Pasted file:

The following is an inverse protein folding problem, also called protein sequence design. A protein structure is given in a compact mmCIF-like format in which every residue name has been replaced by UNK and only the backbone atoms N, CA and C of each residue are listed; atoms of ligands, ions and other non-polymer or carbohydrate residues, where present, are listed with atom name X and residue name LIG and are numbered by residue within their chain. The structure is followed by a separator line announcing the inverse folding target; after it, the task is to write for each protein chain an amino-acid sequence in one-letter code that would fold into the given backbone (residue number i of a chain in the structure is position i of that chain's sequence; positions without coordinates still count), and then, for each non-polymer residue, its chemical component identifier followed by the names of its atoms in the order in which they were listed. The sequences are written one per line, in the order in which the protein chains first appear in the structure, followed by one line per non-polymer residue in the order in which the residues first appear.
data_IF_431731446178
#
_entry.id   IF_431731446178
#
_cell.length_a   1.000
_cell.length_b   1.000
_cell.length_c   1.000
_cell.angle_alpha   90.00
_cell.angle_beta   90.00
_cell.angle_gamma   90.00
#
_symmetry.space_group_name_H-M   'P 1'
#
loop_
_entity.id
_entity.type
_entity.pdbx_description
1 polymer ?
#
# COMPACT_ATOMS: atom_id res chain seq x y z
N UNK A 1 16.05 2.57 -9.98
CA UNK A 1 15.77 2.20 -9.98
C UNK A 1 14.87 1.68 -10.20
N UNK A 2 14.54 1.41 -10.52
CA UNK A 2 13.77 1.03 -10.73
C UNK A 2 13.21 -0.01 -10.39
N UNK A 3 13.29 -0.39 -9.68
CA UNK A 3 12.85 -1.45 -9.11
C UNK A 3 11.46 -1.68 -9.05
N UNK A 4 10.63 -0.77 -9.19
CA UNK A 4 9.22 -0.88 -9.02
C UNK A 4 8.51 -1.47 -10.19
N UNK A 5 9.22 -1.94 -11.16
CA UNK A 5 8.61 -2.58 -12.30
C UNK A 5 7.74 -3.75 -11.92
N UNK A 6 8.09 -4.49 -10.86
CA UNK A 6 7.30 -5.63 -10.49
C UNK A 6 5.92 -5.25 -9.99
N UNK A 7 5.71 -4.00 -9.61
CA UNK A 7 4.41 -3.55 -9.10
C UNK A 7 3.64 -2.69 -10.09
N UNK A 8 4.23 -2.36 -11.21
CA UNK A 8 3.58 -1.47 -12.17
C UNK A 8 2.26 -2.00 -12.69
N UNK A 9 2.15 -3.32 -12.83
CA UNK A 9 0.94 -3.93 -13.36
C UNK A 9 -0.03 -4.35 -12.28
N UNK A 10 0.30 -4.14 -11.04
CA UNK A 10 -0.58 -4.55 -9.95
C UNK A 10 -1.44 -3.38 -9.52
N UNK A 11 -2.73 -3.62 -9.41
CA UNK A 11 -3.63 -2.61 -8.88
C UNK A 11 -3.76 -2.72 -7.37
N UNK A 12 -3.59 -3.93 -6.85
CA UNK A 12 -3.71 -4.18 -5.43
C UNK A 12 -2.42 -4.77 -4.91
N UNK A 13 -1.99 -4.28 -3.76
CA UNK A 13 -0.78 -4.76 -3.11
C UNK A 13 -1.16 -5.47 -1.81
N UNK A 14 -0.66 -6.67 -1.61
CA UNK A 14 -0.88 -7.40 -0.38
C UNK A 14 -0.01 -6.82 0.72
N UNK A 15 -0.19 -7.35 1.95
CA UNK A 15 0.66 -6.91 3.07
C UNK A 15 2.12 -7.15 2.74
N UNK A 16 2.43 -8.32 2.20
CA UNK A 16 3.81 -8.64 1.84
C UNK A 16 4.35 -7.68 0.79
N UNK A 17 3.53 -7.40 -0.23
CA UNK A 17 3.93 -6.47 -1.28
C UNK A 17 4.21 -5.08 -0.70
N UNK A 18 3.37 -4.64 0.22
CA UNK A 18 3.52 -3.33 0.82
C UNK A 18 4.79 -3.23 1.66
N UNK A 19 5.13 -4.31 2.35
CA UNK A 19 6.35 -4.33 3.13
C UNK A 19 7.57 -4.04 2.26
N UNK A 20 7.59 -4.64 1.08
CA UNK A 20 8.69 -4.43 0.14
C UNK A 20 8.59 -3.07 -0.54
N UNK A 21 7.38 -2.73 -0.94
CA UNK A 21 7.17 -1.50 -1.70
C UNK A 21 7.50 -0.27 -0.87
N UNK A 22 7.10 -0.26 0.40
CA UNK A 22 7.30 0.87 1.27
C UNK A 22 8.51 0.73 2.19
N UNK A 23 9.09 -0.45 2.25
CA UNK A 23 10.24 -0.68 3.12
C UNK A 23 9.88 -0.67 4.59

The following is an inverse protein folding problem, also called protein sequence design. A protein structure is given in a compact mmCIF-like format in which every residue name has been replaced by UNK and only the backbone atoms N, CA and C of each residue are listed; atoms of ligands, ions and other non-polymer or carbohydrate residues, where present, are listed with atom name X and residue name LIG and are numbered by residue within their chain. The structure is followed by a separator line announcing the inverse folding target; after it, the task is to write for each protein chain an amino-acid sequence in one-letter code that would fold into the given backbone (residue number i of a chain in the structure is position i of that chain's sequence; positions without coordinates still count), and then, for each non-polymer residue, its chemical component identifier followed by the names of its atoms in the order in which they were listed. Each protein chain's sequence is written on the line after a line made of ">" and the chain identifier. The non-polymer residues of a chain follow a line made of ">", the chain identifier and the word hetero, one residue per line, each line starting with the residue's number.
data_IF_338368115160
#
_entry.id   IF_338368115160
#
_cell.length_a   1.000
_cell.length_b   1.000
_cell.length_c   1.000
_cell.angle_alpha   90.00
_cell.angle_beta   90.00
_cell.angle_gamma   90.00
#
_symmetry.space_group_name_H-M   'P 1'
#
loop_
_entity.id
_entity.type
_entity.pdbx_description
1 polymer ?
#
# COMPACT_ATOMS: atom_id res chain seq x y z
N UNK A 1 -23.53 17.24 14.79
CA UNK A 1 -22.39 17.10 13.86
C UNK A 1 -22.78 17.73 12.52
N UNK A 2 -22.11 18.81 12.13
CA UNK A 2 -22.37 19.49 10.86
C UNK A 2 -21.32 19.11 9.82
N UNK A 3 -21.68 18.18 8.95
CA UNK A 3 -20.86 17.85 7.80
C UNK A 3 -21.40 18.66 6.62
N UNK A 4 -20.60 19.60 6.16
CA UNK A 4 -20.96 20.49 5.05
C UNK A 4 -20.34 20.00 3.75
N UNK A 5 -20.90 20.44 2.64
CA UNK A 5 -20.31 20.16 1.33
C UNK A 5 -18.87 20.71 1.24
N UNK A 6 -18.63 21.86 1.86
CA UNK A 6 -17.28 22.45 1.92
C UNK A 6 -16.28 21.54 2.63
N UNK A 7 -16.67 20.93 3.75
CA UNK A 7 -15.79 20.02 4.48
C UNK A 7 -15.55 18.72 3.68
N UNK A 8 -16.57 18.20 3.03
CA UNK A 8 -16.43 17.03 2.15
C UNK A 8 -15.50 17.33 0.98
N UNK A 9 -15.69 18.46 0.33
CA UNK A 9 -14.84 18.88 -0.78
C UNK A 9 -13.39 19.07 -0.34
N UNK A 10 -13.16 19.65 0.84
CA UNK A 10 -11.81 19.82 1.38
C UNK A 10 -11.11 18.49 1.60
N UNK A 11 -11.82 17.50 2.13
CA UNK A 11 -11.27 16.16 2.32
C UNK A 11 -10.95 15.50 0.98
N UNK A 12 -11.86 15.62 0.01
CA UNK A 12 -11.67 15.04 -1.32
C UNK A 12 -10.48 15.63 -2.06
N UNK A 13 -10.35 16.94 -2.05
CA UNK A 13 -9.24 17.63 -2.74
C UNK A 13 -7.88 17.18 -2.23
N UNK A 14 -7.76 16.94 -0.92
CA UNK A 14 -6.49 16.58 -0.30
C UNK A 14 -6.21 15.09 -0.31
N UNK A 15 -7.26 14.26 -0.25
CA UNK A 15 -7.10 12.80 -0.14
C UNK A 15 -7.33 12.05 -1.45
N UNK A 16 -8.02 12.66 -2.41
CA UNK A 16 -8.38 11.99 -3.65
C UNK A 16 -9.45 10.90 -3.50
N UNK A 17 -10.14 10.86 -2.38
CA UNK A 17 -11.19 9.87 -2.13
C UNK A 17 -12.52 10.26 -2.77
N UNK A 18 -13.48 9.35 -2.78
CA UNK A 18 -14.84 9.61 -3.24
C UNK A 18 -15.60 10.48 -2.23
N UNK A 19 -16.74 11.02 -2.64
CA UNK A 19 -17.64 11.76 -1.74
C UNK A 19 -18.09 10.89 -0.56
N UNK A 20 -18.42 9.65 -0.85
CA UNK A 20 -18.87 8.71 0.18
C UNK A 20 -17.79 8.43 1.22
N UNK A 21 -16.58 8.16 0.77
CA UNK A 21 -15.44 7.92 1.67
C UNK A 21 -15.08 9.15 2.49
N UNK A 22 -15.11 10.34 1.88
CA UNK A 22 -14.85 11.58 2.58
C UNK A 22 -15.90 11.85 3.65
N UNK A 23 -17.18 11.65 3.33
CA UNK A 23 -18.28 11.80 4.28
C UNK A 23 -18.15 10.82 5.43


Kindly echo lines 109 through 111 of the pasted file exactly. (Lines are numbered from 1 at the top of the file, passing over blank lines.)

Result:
1 polymer ?
#
# COMPACT_ATOMS: atom_id res chain seq x y z